Researchers from A*STAR Institute of Microelectronics (IME) have developed a lateral silicon-based drug screening tool that has demonstrated simultaneous capture of 12 individual cells 12 times higher throughput than conventional patch clamping. The device can be scaled up to allow 1536 cell-recordings simultaneously, permitting 16 times higher throughput than existing planar patch clamp approach. The chip enables compact design and automation, thanks to the lateral layout that allows microfluidic integration. When tested with two different anti-diabetic drugs, corresponding electrophysiological readings could be determined by the device, showing its potential for multiple drug screening. With automation, the proposed device can dramatically shorten drug development cycle for rapid screening of ion-channel drug candidates. The world-wide ion channel drug market is estimated to be worth USD 12 billion.
The ion channels in human cells play a central role in controlling a variety of physiological processes in our body which is why ion channels are important molecular targets in preclinical drug discovery. The measurement of the electrophysiological activity of the ion channels across the cells is a crucial step in screening potential drug candidates. Patch clamping is the standard technique for ion channel assay and it is traditionally a laborious and skill-intensive process that limits the throughput of electrophysiology measurement, which is a bottleneck for drug discovery process.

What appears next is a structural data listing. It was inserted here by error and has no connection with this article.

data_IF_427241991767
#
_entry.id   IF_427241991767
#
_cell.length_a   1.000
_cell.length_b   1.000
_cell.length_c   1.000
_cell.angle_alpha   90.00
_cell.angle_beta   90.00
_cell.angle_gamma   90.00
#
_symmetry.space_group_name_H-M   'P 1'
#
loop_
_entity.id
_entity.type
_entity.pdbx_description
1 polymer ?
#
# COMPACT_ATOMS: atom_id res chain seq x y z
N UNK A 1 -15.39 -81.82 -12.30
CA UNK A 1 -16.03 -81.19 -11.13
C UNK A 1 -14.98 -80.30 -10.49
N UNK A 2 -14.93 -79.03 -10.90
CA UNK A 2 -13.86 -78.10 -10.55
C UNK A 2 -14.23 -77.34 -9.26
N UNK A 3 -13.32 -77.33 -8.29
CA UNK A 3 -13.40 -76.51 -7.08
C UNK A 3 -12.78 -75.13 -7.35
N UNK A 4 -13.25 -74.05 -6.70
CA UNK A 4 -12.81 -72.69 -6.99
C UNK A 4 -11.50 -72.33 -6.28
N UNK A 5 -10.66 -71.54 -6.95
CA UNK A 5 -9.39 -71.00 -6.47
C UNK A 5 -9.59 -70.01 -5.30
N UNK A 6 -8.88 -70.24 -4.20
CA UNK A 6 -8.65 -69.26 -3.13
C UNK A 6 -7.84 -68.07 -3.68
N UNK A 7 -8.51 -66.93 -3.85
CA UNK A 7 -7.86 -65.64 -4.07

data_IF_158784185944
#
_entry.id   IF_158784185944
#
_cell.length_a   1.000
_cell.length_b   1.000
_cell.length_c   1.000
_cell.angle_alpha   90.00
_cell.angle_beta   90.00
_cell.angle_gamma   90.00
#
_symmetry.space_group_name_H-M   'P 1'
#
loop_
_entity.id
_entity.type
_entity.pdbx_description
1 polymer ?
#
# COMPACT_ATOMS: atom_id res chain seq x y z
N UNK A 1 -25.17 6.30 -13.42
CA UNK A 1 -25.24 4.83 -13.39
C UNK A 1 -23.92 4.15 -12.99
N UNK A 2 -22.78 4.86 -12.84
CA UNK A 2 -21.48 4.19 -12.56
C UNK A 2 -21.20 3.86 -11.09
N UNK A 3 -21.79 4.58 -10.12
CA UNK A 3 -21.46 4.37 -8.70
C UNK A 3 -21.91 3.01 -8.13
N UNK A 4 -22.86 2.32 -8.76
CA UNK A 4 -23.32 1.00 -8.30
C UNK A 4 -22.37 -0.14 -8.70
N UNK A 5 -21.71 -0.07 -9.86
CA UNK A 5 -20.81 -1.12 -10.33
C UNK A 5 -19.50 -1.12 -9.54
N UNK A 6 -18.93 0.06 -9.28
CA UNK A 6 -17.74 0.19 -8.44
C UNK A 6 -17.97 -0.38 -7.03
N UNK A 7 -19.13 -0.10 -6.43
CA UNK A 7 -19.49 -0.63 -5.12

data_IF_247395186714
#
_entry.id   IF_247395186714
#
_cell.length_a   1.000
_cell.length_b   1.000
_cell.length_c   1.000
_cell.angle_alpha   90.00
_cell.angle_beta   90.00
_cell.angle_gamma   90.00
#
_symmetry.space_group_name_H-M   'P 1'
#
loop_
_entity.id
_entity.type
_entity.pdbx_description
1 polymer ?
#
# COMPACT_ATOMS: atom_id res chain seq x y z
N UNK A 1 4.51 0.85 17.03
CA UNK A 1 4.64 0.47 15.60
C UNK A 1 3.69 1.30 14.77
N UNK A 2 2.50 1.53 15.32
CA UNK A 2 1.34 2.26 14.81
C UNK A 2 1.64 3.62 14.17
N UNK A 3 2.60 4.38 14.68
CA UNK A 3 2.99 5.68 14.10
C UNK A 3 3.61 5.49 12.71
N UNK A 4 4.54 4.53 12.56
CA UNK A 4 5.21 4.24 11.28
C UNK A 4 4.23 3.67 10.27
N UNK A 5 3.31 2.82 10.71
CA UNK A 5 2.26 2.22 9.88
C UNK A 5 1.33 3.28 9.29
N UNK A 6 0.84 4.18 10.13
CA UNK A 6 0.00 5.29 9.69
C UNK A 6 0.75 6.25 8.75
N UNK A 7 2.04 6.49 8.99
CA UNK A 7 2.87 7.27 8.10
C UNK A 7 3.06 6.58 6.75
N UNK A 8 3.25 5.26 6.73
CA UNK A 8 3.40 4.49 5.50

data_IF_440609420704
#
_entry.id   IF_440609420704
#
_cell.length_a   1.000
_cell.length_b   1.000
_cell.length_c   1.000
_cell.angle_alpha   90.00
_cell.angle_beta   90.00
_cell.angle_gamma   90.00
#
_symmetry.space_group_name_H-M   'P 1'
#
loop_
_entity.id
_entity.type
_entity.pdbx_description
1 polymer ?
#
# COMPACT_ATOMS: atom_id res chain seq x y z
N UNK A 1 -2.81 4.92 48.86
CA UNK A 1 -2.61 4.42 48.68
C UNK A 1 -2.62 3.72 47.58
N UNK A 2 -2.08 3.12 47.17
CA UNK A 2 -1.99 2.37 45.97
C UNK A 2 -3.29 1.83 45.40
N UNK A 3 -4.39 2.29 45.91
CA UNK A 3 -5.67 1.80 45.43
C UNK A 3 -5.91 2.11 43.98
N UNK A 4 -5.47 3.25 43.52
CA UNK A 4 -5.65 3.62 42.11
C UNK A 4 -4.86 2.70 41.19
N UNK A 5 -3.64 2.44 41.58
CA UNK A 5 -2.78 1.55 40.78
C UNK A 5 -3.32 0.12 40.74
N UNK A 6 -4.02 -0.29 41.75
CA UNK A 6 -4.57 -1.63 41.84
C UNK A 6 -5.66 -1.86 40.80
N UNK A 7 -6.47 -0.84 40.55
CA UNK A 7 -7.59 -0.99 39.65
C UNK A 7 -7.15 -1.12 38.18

Dr. Tushar Bansal, IME scientist leading this effort, said, The realisation of our device using silicon as the primary material offers cost advantage over existing glass-based planar chip design, given silicons amenability for mass fabrication by standard processes. We are currently working with our industry counterparts to take this project to the next level.
IMEs silicon-based device consists of a silicon substrate with 1536 inlets. The substrate holds the cell into position, followed by the application of suction through the side channels to form a tight seal for electrical measurement.
On IMEs new silicon-based drug screening tool, Dr. Weiping Han, Head, Laboratory of Metabolic Medicine at Singapore Bioimaging Consortium, said, The successful development of the multi-channel patch clamp will likely result in a technical platform with high potential for commercialisation. It may be used by pharmaceutical and biotech companies for drug screening, and by academic researchers for mechanistic studies.
Professor Dim-Lee Kwong, Executive Director of IME said, The pre-clinical drug screening process is an arduous one, which IME hopes to address through this project. Our multidisciplinary efforts to tackle the throughput and cost issues will translate to faster access to new and more affordable drugs when they hit the market.
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